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COMMENTARY

David Gries

There are only two additions and one comment I can usefully add to Jim McCullough's vivid, evenhanded description of the events that overwhelmed CIA's seventh floor during November and December 1986 ("Personal Reflections on Bill Casey's Last Month at CIA," by James McCullough; Studies in Intelligence, summer 1995). I do want to record, however, that with customary modesty McCullough fails to note his own steadying influence as a voice of reason and common sense during those troubled months.

The first addition concerns the atmosphere on the seventh floor during the last 10 days of November 1986. As McCullough relates, 19-21 November was occupied with preparing Casey's first Congressional testimony scheduled for 21 November. The meeting to discuss the testimony held late on the afternoon of 20 November was characteristic of the confusion that gripped the seventh floor during that period. Although all the seats were taken around Casey's ample conference table, no one present was able--or perhaps willing--to fit together all elements of the Iran-Contra puzzle.

In fact, the atmosphere at the meeting was surreal: many of the participants seemingly were more interested in protecting themselves than in assisting Casey, who was visibly exhausted and at times incoherent. It was clear to McCullough and me that the next morning we would be accompanying a badly confused Director to Congress. We both felt that we had let the boss down, that he was headed for trouble, and that we had not done enough to prepare him.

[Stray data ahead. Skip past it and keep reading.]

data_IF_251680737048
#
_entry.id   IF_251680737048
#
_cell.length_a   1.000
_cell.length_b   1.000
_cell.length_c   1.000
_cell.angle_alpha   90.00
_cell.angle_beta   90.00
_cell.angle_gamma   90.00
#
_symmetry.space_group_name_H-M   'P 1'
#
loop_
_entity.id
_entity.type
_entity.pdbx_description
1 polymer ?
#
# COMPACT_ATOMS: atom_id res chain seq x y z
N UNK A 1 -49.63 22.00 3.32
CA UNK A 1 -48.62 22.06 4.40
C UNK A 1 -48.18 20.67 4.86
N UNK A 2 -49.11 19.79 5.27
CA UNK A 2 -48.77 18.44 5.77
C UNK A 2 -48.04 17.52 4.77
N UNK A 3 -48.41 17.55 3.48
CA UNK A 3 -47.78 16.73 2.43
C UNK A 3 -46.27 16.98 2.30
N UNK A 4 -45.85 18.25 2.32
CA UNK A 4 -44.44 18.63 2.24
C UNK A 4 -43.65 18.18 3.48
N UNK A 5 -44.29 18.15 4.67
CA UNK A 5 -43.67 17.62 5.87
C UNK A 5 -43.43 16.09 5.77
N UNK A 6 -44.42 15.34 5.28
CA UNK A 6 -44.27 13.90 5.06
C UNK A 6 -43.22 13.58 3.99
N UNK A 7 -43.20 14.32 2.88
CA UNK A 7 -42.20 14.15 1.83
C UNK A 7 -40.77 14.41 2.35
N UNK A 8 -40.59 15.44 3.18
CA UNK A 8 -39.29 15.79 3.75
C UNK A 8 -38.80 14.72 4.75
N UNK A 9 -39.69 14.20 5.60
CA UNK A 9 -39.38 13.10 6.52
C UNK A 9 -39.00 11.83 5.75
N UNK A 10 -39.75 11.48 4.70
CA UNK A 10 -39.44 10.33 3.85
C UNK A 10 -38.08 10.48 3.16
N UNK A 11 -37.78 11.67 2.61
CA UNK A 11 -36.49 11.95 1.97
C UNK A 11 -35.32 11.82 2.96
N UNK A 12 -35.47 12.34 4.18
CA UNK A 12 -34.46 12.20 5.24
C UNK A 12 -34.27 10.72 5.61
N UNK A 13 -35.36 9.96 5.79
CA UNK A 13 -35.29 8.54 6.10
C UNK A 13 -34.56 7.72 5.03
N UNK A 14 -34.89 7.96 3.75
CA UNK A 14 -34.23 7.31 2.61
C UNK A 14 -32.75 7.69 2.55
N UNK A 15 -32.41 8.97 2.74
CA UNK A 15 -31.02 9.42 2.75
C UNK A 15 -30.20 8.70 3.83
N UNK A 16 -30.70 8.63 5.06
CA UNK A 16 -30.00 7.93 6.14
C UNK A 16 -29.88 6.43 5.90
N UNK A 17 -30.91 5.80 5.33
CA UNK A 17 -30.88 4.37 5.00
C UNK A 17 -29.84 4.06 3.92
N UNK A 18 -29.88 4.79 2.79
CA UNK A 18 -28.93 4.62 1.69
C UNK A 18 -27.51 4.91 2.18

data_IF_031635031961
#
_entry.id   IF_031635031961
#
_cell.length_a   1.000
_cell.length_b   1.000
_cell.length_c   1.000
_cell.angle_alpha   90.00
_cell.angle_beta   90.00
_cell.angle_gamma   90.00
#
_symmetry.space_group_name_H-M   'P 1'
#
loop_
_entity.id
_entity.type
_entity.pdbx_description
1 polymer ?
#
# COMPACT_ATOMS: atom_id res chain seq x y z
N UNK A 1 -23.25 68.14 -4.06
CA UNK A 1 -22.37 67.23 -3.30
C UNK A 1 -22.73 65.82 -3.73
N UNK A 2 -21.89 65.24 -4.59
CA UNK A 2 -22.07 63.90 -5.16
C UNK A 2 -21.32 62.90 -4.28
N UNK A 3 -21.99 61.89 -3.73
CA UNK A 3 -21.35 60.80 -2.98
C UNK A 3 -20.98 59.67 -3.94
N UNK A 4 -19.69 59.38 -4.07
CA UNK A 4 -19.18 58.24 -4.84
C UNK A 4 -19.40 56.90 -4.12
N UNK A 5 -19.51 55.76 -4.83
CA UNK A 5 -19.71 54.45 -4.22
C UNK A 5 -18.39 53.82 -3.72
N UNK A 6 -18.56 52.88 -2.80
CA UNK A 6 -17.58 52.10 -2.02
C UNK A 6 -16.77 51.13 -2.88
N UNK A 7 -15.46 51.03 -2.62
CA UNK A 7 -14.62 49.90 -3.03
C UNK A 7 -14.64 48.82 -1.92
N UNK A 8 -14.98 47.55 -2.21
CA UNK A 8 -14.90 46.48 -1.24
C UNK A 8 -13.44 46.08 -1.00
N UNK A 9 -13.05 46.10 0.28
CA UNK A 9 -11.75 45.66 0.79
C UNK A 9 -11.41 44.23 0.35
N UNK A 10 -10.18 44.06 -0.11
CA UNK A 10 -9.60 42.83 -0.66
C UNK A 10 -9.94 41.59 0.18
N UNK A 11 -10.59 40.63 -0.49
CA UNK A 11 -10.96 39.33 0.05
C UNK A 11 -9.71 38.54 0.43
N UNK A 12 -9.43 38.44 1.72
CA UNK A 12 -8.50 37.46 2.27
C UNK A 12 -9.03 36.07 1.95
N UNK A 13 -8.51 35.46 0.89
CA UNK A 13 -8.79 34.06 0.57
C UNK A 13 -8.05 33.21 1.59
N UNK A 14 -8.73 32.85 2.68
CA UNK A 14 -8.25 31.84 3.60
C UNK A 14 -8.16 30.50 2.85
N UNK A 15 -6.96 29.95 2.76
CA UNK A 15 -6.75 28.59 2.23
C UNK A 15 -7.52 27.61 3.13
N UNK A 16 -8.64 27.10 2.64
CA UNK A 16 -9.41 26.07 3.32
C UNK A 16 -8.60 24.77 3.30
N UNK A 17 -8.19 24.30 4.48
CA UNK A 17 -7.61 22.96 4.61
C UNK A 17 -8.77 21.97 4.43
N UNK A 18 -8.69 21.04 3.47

The second addition concerns Casey's condition when, on 10 December, McCullough and I again accompanied him to Congress, on this occasion to the cavernous hearing room of the House International Relations Committee. It was at this hearing, described in McCullough's article, that I first began to realize that Casey was ill, perhaps very ill. Something was clearly wrong with his motor control, to the extent that he lurched from side to side in his chair, while we took turns trying to keep the microphone within range of what by then was a barely audible mumble.

When late in the hearing Casey asked for a break, it took four of us--two security officers, McCullough, and myself--to steer him, stumbling repeatedly, up the risers to the back of the hearing room, down a flight of steps, and along a narrow corridor to his destination. The return trip was equally perilous. Not long afterward, Chairman Dante Fascell, recognizing that his witness was in no condition to continue, adjourned the hearing.